All in all, it can be summarised as a poor week for Spurs and France football captain Hugo Lloris.

The goalkeeper was found guilty this week of a drink driving offence and fined. In addition, he will also be sanctioned by the club.

It is coincidental therefore to hear that he has sustained an injury and will be out five weeks.

One suspects that the announcement of the injury has been timed to manage the fallout of his drink driving actions.

The Tottenham public relations team have thought about it and certainly considered how to protect their club captain and key player.

By announcing that the goalkeeper has an injury, it gives him a reason for an enforced absence. The club can sanction him internally with a ban for the same period, so he serves the ban without any public loss of face. Lloris gets punished by the club, but faces no speculation caused by the absence on the pitch during the time of his punishment.

And if the press continue to write about him, the Tottenham team will focus on his injury.

And when he returns to the football team, the media team will focus on how he will have returned after his injury, not after his drink driving ban.

Fans will realise he has been disciplined, but it will have been hush hush and a low key affair.

Lloris himself will appreciate that his internal disciplinary action will have been minimised in exposure.

Michel Vorm will man the sticks in the absence of Lloris. Vorm knows he gets the next five weeks to play with the first team.

By suspending the player internally, the club save on a few weeks wages.

Lloris gets a rest after his World Cup exploits.

The third choice keeper gets to be on the sub bench.

It is a win win situation for all involved.

This was supposed to be a bad time for the Tottenham stopper, but if you look carefully at how it has been managed, the fallout has been contained.

What a lesson in public relations!

Balancing work with passion

If someone were to bring up at a social occasion the topic of work – which does occur quite often, we must admit – and talk about doing things they are passionate about, you may find that for every one of such a person, there is another who would be adamant that sometimes you simply just have to knuckle down and do what’s available. It may be an age thing – after all, those who insist that you need to follow your passions may be younger individuals who still have decades of working life ahead of them. And what is wrong to want to do something that you would like, something that would sustain you for four or more decades of work?

But I am reminded of an older family member who once remarked rather cynically that one should forget about doing things that you like, simply because it is called work, and “work isn’t meant to be enjoyable.” No one likes work. The word work implies effort, movement, will and strength to drag yourself out of inertia into impetus. And translating that into action is effortful in itself. Why waste time on a movement or activity you do not believe in?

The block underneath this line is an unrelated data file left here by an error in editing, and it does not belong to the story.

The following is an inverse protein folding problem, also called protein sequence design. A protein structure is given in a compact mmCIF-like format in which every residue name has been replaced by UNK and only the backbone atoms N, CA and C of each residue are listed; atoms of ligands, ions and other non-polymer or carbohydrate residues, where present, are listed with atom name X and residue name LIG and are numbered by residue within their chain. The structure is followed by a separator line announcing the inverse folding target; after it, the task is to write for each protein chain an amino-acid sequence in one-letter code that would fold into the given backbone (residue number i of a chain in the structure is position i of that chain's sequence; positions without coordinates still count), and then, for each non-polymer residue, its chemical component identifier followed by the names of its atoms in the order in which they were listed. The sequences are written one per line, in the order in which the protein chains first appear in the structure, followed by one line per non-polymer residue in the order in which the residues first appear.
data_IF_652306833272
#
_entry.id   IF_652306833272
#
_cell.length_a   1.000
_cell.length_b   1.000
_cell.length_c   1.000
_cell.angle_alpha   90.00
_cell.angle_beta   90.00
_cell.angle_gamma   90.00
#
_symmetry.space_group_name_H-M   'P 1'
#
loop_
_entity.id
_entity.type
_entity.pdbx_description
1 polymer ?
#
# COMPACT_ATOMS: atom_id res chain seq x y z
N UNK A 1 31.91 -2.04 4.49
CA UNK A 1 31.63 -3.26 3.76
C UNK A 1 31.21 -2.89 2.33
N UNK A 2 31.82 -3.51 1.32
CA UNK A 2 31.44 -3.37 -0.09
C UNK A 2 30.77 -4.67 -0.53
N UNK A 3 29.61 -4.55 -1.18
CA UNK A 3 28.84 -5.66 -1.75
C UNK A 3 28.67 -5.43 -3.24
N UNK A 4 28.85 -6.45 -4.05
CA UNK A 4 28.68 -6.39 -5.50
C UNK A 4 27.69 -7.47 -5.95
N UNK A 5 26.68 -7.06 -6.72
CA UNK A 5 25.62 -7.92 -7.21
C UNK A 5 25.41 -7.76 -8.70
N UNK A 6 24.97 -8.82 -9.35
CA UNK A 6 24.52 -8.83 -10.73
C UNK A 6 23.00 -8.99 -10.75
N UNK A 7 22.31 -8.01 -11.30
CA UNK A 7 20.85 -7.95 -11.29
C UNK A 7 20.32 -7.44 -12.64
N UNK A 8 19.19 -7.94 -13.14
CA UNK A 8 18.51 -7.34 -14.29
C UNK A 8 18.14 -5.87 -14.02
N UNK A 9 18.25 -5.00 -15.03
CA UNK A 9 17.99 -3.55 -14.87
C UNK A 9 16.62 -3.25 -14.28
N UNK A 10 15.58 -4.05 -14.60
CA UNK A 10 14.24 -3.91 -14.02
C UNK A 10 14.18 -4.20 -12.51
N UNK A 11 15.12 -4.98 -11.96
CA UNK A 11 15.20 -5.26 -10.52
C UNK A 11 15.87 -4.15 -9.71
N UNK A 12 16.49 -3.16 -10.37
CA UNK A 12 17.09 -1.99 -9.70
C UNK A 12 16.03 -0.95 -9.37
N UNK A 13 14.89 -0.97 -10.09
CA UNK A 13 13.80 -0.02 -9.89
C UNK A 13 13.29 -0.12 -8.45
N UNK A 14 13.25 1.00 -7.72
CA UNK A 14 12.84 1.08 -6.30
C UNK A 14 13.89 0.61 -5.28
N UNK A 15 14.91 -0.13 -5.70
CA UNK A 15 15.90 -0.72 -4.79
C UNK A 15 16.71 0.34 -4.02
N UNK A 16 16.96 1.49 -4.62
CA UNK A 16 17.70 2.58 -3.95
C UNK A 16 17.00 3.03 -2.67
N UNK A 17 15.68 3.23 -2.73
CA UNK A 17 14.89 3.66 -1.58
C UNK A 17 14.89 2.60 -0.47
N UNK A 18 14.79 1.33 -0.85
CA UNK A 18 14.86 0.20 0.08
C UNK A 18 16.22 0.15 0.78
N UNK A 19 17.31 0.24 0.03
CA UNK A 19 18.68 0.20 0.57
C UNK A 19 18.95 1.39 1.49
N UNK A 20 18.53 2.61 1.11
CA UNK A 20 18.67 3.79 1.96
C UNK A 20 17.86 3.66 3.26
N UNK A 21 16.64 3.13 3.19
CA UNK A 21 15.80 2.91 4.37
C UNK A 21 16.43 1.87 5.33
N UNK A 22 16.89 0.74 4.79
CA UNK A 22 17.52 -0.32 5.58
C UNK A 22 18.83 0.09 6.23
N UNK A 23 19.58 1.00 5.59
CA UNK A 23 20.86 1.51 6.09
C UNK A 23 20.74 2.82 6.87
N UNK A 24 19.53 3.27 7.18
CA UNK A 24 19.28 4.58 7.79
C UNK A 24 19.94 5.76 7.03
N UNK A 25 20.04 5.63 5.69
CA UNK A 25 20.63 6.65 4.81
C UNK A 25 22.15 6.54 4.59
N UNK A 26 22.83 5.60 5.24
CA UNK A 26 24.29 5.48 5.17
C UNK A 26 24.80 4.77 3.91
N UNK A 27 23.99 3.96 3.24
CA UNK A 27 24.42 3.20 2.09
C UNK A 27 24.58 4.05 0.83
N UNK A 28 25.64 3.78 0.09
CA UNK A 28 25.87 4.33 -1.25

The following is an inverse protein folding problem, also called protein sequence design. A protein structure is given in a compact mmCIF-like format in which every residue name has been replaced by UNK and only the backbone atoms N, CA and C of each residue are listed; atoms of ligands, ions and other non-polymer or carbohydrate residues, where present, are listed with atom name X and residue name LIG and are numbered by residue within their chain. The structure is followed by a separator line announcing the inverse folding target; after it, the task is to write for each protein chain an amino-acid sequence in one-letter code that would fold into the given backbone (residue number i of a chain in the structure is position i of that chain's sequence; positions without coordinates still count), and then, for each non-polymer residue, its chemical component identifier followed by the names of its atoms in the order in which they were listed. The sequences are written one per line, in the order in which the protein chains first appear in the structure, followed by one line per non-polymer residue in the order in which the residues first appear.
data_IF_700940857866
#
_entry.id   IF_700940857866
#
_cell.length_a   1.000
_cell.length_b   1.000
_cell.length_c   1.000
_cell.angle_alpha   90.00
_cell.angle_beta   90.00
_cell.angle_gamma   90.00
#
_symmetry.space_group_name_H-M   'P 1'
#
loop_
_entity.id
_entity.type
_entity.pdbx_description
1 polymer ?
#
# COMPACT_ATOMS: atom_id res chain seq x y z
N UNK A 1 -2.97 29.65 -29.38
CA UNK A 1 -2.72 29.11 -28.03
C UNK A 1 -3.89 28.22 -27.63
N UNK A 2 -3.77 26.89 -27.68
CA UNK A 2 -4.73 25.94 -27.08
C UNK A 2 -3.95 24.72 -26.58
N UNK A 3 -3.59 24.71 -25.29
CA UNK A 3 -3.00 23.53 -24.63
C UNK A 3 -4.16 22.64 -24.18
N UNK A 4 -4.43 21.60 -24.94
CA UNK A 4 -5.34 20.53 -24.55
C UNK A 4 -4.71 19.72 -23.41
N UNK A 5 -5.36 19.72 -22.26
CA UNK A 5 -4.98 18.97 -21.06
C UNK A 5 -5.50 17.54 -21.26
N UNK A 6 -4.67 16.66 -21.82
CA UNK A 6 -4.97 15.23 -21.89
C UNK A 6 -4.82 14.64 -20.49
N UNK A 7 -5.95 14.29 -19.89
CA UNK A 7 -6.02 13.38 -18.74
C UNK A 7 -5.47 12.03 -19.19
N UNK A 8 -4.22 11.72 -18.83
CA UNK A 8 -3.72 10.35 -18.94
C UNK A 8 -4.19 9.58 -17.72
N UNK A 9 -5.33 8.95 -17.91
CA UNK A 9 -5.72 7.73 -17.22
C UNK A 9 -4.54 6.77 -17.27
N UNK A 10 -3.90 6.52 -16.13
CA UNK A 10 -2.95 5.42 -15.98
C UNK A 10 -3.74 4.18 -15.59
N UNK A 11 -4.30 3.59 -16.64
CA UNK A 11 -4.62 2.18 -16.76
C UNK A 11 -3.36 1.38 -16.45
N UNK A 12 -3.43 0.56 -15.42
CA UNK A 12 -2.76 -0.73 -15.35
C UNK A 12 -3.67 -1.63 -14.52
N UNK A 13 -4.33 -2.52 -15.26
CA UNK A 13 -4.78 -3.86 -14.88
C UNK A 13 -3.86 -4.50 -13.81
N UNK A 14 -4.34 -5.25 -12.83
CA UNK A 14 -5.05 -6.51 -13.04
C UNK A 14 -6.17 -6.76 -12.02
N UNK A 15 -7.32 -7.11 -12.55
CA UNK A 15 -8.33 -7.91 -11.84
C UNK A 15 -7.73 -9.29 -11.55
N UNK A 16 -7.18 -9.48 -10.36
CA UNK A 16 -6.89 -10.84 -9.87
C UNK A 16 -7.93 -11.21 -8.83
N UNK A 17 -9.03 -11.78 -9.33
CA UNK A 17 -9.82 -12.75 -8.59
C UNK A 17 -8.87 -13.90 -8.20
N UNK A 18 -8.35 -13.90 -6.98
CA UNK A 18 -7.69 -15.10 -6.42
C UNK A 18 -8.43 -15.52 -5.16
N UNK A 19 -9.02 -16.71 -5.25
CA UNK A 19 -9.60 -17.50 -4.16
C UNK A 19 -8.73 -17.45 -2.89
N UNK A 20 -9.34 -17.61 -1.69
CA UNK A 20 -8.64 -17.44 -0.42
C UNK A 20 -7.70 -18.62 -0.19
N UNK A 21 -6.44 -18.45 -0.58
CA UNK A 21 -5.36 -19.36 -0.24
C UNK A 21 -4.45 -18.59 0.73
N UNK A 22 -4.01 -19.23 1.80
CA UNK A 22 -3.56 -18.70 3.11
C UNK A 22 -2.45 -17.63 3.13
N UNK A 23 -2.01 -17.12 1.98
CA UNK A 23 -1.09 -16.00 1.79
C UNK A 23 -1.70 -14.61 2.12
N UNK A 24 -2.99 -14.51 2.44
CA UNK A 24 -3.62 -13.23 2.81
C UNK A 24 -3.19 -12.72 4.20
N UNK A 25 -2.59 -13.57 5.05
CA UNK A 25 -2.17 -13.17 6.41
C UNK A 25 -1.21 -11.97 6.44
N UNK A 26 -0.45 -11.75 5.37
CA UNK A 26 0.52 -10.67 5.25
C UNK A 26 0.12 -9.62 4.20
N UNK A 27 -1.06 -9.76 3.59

That lust to do something you are passionate about is a good thing, but it must be balanced against the need to earn a stable living and approached with caution. If what you are passionate about is a job that does not require much entry experience (such as singing, arguably), then you will have many people competing with you for your job. Singers are forever competing with others for the buying money of Joe Public. So being passionate about something may be a good idea, but balance that with a slight resignation to do may not necessarily be thoroughly enjoyable, but which would give you something to live on!

The music composer Carl Czerny was a link between the older Classical style of Beethoven and the expressionist Franz Liszt. Just as his music blends what seems like two opposing forces of expression and form, perhaps the ideal blend, in this situation, is one that you can derive some sense of satisfaction from, while still earning a wage. You can read more about Czerny in the N8 Piano Teacher blog.

But in this football context, what would be the ideal job? It may belong to Liverpool throw-in coach Thomas Gronnemark, who admits he has possibly weirdest job in football.

Factors of drive and success

Let’s take a break from the normal situation to discuss the World Cup.

What, the World Cup? Why yes – unless you’ve spent the last few weeks hiding in the shadows, distanced from life, you cannot but have helped to have been surrounded by World Cup fever. Ever been around a pub when an England game has been on? You can’t help but notice that the pubs would have been busier than usual, swathed in crowds all huddling around a TV screen, shouting words of encouragement to it, as if their words would have gone through the atmosphere and reached the footballers in Russia and given them positive emotion.

Yes, the World Cup.

Despite England dreams that this might have been the year, at the close of the competition they found themselves in fourth. Oh, the luckless draw of knockout competitions. Had England made it past Croatia, they would have found themselves in the positive situation of being the team that might have won it, with a generation of footballers still in their prime.